Galagnara stated that the team is working entirely for free, and in the 3.5 required months of development, he invited interested people to donate to the team in the hopes of raising a total P3.85 million for the project to be approved by the Food and Drug Association (FDA). “Also, a vaccine will take 18-24 months to reach us. Until then, continuous testing is vital to mitigate or suppress the spread of the disease and to reopen our economy. Therefore, the need for various innovations in mass testing is an ever-growing requirement.”
Meanwhile, UPLB alumnus Catharine Aquino-Fournier aided in the development of yet another, swifter type of testing kit. Working in with her colleagues in the Functional Genomic Center Zurich (FGCZ) of the University of Zurich and the Swiss Federal Institute
of Technology, they were able to develop HiDRA-seq, which would only require saliva or anything that does not require one’s genetic sample, in addition to the devices having built-in contact tracers.
Although there is a 10% margin of error, the device’s ability to be able to analyze to about a hundred thousand samples, as well as its contract tracing could ease mass testing woes.
And now to mass testing
Two remaining committees are assigned to take part in UPLB’s most ambitious move in the pandemic: the retrofitting of BIOTECH’s Immunology Laboratory into a COVID-19 Molecular Diagnostic Laboratory, which itself was finally realized with its accreditation last June 30, 2020.
To ensure biosafety and security, biosafety cabinets, and closed-circuit televisions (CCTVs) are placed.
Overall, the project is overseen by the Committee on Establishment of the UPLB COVID-19 Testing Center, headed by UHS director Dr. Jessie Imelda Foronda-Walde, and would serve as the inspecting body in ensuring that the facility would gain the Department of Health’s (DOH) Stage 2 validation. Building guidelines from DOH and the World Health Organization (WHO) with regards to receiving, testing, and storing areas are also given to them for strict compliance.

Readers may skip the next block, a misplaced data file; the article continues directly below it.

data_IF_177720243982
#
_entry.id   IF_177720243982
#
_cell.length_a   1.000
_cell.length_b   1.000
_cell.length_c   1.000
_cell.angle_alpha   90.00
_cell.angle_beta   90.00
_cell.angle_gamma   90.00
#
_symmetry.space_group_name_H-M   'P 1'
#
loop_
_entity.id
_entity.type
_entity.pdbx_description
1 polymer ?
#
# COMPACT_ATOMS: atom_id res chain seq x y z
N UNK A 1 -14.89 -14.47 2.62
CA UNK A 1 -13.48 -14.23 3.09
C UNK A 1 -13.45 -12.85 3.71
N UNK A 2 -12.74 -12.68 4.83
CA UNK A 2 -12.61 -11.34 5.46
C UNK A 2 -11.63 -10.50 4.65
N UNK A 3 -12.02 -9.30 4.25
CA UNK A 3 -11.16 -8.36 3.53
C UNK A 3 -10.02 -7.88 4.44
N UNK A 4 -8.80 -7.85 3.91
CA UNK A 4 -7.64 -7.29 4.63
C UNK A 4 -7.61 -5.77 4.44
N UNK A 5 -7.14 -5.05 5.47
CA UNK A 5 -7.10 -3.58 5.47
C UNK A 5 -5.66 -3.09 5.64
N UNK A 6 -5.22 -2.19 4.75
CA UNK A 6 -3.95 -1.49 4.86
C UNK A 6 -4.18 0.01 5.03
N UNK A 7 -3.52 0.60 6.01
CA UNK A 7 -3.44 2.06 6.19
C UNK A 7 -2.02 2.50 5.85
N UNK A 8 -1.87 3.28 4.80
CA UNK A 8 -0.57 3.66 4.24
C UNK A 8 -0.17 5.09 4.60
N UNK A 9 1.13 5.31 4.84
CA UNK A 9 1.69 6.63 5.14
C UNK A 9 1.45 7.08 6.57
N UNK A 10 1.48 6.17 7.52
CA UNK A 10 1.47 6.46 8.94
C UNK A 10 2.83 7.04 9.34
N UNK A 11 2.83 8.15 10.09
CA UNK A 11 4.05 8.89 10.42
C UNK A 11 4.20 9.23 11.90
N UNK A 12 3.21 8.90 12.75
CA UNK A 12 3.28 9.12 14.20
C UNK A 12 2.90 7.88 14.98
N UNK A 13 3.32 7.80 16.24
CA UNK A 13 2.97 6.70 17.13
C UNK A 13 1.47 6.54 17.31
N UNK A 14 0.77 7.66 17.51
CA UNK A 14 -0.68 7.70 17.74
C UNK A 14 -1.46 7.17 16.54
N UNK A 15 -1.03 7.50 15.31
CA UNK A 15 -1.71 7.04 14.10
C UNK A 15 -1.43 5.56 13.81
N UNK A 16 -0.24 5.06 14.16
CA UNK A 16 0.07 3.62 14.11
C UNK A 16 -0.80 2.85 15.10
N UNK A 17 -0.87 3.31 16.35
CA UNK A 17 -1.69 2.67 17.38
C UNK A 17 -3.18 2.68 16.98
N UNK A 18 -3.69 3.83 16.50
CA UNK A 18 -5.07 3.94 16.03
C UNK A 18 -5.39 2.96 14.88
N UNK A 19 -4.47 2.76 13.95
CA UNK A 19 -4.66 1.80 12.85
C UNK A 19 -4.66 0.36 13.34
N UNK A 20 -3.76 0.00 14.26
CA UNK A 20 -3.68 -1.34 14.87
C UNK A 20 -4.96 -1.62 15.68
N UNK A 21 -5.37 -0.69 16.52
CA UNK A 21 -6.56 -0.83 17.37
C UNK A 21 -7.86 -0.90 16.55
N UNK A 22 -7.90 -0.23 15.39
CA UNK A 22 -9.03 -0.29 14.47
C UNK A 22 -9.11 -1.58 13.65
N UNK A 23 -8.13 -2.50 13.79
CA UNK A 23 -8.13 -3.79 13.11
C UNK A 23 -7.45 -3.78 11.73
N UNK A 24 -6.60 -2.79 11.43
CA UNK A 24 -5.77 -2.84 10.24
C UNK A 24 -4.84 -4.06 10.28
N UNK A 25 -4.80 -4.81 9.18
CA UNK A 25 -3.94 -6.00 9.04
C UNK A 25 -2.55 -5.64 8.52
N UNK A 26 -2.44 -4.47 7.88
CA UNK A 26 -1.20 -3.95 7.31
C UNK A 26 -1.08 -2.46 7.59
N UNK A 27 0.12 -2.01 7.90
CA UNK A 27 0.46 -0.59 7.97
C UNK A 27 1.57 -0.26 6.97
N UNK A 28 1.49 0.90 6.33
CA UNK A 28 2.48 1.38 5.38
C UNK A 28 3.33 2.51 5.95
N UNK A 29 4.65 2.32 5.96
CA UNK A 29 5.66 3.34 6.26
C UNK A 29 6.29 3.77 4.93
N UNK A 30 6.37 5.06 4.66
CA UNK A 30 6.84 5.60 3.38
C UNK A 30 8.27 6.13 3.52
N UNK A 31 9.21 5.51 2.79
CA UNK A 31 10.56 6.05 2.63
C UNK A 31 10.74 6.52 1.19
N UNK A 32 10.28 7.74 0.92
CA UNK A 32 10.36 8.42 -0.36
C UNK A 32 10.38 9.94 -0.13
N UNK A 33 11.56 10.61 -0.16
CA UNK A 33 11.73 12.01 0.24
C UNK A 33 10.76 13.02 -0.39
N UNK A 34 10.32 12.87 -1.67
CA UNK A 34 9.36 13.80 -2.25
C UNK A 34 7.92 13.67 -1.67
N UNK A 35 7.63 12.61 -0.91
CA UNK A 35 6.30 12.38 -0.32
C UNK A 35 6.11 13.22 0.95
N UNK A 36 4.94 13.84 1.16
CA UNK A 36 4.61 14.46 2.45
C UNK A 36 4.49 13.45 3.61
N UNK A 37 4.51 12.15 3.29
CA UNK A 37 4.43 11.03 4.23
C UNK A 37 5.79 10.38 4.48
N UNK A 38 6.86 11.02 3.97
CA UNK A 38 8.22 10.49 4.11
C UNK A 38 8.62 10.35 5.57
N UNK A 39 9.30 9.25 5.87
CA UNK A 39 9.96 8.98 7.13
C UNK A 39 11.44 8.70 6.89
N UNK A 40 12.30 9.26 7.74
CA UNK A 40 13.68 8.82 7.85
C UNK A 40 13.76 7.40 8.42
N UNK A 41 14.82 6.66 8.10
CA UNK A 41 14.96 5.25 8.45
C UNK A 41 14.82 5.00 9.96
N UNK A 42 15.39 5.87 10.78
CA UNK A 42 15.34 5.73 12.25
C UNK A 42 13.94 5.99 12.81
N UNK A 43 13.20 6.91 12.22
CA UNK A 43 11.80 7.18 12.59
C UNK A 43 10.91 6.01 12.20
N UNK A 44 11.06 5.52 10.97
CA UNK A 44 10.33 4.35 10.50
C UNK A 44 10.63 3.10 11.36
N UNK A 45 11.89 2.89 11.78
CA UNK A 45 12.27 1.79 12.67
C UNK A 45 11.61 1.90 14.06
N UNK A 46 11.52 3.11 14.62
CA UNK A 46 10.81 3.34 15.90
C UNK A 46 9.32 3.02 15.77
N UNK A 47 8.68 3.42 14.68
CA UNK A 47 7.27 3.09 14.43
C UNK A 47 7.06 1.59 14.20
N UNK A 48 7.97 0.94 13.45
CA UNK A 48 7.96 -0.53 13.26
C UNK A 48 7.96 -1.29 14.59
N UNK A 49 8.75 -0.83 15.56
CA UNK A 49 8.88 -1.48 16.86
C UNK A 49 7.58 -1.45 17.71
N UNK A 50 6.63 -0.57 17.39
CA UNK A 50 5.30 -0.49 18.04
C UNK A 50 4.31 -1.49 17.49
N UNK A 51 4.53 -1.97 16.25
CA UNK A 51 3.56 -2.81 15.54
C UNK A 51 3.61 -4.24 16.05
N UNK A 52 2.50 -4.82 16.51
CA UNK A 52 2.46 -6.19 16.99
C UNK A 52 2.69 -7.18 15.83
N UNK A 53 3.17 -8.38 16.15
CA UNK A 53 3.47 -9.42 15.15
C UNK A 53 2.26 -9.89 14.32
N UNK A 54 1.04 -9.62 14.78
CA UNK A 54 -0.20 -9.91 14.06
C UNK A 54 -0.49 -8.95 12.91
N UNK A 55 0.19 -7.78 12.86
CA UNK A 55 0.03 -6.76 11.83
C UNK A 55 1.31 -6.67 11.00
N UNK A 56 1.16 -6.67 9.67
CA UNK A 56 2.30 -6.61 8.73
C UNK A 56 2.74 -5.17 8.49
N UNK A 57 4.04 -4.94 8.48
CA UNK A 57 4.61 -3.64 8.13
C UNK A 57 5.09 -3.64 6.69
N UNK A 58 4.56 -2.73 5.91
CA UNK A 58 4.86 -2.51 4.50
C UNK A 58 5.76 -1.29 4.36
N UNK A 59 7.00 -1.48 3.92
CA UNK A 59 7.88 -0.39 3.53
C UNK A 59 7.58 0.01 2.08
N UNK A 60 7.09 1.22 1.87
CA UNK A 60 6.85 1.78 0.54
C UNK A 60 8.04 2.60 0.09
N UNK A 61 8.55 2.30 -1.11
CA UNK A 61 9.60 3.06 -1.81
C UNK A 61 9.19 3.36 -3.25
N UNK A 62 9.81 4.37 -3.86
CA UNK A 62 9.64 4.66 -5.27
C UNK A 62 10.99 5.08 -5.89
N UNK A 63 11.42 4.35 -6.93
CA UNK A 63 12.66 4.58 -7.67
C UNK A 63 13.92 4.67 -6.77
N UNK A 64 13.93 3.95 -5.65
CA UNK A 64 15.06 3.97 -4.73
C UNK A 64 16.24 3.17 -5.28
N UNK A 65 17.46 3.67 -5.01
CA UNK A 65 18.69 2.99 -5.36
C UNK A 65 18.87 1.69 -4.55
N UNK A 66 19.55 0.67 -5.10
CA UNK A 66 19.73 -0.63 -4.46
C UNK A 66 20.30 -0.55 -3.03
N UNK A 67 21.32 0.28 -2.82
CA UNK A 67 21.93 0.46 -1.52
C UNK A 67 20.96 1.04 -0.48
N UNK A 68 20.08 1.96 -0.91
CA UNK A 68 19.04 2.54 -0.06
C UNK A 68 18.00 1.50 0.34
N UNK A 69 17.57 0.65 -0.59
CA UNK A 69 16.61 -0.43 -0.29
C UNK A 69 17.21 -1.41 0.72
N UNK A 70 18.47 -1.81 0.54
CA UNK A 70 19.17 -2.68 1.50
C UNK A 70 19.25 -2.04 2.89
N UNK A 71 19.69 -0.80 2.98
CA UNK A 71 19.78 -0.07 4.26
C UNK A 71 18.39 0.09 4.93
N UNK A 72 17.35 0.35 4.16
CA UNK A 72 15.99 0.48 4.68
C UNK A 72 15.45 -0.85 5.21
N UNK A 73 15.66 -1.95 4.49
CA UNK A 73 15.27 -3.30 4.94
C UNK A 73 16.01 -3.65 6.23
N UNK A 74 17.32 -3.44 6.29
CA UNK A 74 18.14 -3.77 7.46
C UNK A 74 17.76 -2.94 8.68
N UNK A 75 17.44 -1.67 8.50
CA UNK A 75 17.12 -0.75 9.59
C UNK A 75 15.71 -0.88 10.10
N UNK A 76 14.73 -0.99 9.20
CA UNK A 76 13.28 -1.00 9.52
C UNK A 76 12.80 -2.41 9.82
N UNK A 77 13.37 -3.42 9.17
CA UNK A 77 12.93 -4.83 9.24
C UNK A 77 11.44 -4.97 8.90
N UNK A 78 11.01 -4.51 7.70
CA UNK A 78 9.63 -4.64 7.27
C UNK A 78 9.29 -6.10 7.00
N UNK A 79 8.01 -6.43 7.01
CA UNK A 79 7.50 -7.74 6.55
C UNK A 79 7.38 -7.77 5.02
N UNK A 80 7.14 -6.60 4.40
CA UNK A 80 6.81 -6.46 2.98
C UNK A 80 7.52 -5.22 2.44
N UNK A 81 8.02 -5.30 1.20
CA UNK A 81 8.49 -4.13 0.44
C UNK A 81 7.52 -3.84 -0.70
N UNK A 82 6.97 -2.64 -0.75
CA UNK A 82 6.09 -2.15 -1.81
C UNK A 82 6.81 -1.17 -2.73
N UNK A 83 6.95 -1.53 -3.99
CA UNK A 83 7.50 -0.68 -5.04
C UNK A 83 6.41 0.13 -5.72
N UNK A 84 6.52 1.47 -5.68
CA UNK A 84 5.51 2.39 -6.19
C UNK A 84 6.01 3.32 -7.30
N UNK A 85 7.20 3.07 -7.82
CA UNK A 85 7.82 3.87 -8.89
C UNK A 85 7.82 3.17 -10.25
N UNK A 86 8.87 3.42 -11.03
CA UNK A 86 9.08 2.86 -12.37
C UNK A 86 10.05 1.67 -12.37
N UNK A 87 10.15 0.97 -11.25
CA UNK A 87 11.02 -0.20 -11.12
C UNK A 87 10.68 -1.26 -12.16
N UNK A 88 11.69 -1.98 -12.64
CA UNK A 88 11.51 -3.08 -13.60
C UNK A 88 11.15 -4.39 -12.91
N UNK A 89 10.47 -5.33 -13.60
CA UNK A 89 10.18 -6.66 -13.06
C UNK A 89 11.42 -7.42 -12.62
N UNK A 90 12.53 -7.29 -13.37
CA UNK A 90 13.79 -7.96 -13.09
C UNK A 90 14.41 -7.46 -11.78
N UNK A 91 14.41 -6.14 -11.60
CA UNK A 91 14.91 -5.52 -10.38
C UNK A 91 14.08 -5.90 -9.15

Upon its completion, the facility would be able to make use of the current go-to testing method, the real-time reverse transcription-polymerase chain reaction (RT-PCR)-based testing. Through this, a swab would be inserted into the individual’s nose or throat, and from the samples, the DNA strands would be replicated and differentiated from one another to detect the virus. Results are usually expected around 24 hours or more.
Meanwhile, the Protocol Establishment Committee, headed by BIOTECH research assistant professor Dr. Severina Exconde, would be the one to formulate safety and management guidelines as approved by the Research Institute for Tropical Medicine (RITM) for the facilities to use.
To ensure that the facility personnel would be knowledgeable about the necessary processes, staff members, consisting of professional laboratorians and volunteers, participated in training programs. Among them were two programs from the University of the Philippines Manila’s (UPM) National Institutes of Health (NIH). One was an online course covering biosafety measures and biorisk management among other topics. This is then followed by a course on how to execute the RT-PCR-based testing, which is also done in collaboration with UP Diliman’s (UPD) the National Institute of Molecular Biology and Biotechnology (NIMBB). [P]